This is honestly a bit of a grey area.

In the qualifying period (that is, the first 12 months), CIC is very strict about the partners living together and not being apart at all. While there are allowances for short trips for business, or a "boys' weekend" away, the longer the separation, the riskier it is. There have been cases where one partner went on holiday for two weeks without the other partner, and that was deemed to break cohabitation. The rule of thumb is absolutely make all efforts to minimize time apart in the first 12 months.

After the period of common-law has been established, CIC is generally a bit more lenient. The handbook states that partners can be apart and still be considered common-law as long as a conjugal relationship still exists, but again, it's risky. There have been some cases of partners who lived together for awhile but then were forced to live apart, usually because of visa or money concerns, and who have still had their applications approved. However, there have also been one or two cases where the applicant has had their application rejected because they were living apart from their sponsor, even after the original 12-month qualifying period.

So the risk is yours to take, but it is generally best to try to minimize the amount of time apart and not to invite the question.

We are thinking about getting married so that we can apply for sponsorship faster, but doesn't this mean we are getting married for the purposes of immigration?

If your plan would have been to get married anyway, but you have been together for ages and marriage is a way that you can stay together, then CIC does not consider this "getting married for the purposes of immigration."

CIC would view a marriage for immigration purposes as a relationship that was entered into primarily for the purpose of receiving some sort of immigration status.

If the two people are in a legitimate and genuine relationship but are either unable to meet the requirements for common-law, or would prefer not to wait the requisite 12 months for whatever reason (commonly financial ones!) then getting married in order to apply for sponsorship sooner is extremely unlikely to cause a problem.

Do I have to have my photocopies notarized?

No. The document checklist states to send photocopies of documents unless otherwise specified, and that the documents must be in either English or French. As long as your documents meet the language requirements, photocopies are fine. If CIC wants a photocopy notarized, it will either be specified as such on the checklist, or it they will separately contact you to request it.

If your document is NOT in English or French, you still need to provide a certified translation.

Which fees do I pay?

For a Canadian sponsor sponsoring their partner and no one else:

  • 1) Application fee of $75
  • 2) Principal applicant fee of $475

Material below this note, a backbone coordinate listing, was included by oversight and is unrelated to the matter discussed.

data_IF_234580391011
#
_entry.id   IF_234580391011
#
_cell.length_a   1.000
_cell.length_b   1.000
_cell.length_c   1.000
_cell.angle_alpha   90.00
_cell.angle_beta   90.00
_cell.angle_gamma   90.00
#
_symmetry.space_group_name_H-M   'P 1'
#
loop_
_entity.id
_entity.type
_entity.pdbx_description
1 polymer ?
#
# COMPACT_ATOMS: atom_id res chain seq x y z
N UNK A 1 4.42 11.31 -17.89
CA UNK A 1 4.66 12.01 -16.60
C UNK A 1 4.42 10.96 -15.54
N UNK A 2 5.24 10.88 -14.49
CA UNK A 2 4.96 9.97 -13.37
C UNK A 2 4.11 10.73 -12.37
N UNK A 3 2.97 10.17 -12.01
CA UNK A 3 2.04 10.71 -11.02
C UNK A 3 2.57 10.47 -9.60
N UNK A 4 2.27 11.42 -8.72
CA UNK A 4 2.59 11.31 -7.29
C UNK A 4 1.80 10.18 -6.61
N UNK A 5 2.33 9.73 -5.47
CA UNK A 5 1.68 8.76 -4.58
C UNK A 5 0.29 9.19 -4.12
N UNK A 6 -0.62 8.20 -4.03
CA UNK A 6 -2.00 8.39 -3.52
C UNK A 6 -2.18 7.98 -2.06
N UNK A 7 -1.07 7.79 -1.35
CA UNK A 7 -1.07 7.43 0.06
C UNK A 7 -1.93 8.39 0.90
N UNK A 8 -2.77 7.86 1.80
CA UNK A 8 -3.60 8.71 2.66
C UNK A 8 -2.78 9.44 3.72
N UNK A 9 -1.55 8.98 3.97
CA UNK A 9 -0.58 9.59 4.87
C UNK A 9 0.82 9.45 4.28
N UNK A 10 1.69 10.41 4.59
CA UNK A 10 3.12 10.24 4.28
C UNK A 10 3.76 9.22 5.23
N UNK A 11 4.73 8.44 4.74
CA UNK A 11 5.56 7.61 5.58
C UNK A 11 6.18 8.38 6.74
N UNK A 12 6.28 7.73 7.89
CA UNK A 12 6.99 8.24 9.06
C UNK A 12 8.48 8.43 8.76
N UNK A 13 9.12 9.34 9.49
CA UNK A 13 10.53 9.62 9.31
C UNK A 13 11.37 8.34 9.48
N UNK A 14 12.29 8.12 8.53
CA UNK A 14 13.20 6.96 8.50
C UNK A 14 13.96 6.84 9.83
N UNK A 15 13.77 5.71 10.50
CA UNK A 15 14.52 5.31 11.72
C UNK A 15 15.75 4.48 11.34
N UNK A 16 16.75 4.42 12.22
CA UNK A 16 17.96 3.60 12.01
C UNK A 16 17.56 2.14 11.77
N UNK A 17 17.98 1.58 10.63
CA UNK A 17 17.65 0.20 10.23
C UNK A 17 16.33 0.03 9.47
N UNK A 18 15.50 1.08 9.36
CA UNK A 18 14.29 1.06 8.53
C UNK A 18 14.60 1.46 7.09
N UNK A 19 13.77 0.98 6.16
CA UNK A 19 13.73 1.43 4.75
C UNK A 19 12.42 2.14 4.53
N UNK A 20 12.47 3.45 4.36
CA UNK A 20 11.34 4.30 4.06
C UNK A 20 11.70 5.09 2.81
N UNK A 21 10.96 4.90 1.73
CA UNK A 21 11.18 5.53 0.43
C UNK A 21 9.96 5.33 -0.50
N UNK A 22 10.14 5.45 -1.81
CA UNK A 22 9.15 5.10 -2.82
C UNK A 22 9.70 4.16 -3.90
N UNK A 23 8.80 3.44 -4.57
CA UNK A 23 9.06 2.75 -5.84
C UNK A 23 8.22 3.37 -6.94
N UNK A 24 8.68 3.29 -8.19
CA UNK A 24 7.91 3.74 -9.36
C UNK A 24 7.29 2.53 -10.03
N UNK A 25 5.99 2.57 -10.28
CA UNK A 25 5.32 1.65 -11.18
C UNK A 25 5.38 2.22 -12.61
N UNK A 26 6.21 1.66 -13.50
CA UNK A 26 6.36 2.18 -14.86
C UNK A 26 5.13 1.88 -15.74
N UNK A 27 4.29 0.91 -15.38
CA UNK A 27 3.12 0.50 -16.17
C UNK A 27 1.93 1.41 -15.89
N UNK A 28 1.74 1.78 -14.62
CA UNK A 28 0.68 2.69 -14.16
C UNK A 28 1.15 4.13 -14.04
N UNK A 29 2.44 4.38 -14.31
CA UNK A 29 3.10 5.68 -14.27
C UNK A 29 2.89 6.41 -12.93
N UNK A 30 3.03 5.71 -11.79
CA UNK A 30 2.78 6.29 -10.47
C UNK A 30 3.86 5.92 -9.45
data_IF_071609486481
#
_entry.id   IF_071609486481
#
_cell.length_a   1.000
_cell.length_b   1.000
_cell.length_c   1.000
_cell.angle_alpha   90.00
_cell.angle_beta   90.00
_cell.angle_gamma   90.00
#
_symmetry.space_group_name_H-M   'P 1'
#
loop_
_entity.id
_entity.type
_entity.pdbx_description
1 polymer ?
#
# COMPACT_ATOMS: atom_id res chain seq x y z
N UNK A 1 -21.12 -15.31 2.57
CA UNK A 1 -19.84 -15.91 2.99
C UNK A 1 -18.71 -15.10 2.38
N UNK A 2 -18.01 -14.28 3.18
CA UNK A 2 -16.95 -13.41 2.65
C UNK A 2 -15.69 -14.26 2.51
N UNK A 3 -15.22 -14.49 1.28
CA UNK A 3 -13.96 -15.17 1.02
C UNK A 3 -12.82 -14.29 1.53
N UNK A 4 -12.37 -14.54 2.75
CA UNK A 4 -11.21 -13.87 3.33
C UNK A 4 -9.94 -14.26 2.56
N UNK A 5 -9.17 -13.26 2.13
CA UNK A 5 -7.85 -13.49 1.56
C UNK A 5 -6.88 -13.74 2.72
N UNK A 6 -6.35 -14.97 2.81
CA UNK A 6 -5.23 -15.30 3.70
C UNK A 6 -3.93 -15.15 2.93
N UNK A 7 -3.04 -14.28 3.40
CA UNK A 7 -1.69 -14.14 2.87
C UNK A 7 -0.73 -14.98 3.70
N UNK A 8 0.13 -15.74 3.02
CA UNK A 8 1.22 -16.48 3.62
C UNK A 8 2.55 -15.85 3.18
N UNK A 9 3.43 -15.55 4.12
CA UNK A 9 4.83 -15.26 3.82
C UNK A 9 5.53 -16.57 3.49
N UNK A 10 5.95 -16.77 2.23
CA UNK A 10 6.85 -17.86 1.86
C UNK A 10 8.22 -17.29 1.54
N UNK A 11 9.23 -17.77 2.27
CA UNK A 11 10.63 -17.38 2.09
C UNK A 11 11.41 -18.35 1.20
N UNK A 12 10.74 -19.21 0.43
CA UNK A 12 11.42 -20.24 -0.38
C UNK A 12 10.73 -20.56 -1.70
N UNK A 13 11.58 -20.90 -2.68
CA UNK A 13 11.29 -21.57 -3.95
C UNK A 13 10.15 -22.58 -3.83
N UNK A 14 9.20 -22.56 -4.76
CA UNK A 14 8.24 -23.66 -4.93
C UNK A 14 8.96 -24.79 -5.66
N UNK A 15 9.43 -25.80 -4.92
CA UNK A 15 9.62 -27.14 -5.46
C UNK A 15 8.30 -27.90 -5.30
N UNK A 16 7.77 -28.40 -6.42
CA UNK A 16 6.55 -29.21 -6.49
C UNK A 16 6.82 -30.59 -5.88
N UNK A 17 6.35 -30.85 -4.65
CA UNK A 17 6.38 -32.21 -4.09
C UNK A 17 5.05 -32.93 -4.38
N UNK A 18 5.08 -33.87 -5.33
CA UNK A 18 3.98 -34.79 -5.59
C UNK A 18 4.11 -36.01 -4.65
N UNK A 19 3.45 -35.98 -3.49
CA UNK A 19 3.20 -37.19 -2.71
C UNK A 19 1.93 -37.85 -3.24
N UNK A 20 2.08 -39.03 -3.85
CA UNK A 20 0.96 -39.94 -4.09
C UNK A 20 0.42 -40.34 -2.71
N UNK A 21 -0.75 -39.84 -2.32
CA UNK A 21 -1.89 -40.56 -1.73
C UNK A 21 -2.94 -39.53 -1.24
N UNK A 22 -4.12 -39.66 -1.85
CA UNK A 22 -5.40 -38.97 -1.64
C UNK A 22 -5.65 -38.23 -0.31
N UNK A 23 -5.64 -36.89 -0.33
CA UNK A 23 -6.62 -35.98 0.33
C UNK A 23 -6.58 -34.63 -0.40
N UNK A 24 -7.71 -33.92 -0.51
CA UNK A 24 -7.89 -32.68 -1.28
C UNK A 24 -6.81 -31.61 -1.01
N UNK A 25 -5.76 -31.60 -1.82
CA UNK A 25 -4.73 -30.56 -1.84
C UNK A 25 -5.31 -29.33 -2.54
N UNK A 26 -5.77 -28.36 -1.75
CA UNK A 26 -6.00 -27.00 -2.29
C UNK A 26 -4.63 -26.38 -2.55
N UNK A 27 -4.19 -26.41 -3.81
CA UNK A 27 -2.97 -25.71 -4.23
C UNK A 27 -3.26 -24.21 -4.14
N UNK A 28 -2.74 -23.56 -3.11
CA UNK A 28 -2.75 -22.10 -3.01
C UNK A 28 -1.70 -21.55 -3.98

• 3) Right of Permanent Residence fee of $490

The total fee is $1040.

You do NOT pay the $550 for a spouse or common-law partner, because the spouse or common-law partner is already Canadian. You would only pay this in a situation where the partner was not Canadian and was being sponsored.

If the principal applicant has accompanying dependants who are not Canadian, then add those fees onto the above as appropriate.

Fees are paid online on CIC's website here: http://www.cic.gc.ca/english/information/fees/result.asp?countrySelect=GB&lob=fc

Fees can be paid online with a credit card. The credit card can belong to either the sponsor or the principal applicant, it doesn't matter.

Print out the receipt and include it with your application. If you plan on entering Canada later under Dual Intent (http://britishexpats.com/wiki/Spousal_Sponsorship-Canada#Can_I_wait_in_Canada_while_my_application_is_being_processed:_Dual_Intent), keep an extra copy of this receipt for that entry.

I want to move to Quebec. What changes with the process?

Almost nothing, just a bit of extra paperwork and fees for you to deal with.

Fill out the application forms as you would normally. Send your whole application to Mississauga, as per the instructions.

CIC will get in touch with you and will provide you with a PDF form that you use to request for CSQ (selection certificate) from MIDI, in Quebec.

Print out the PDF and fill out the CSQ forms on MIDI's website, and pay the fee. Send the checklist and all appropriate documents, including the letter from CIC requesting CSQ, to the appropriate address.

For some questions, I'll have to include extra information on a separate sheet of paper. How do I go about doing this?

For any questions where you need more space and include extra paper, at the top of each sheet, include the following:

  • The sponsor's full name and date of birth
  • The applicant's full name and date of birth
  • The form number to which the extra paper corresponds
  • The question number to which the extra paper corresponds

If the sponsor or the applicant has an existing UCI, that should also be included.

The paper should be placed in your application package immediately after the form to which it corresponds.

If one piece of paper has extra information for, say, three separate questions on the same form, then all questions can be included on the same piece of paper. However, don't combine questions from multiple forms on the same sheet.

Part 1: Sponsorship Forms

The Sponsorship Guide (IMM 3900), is your friend. It can be found here: http://www.cic.gc.ca/english/information/applications/guides/3900ETOC.asp This guide answers many questions on how to fill out specific questions. Please read it before posting a new question on the forum.

The forms listed in this section must be filled out by the Sponsor and the Sponsor only.

Document Checklist (IMM 5491) - Forms

Not all forms on the checklist are applicable to me. Do I still have to include them?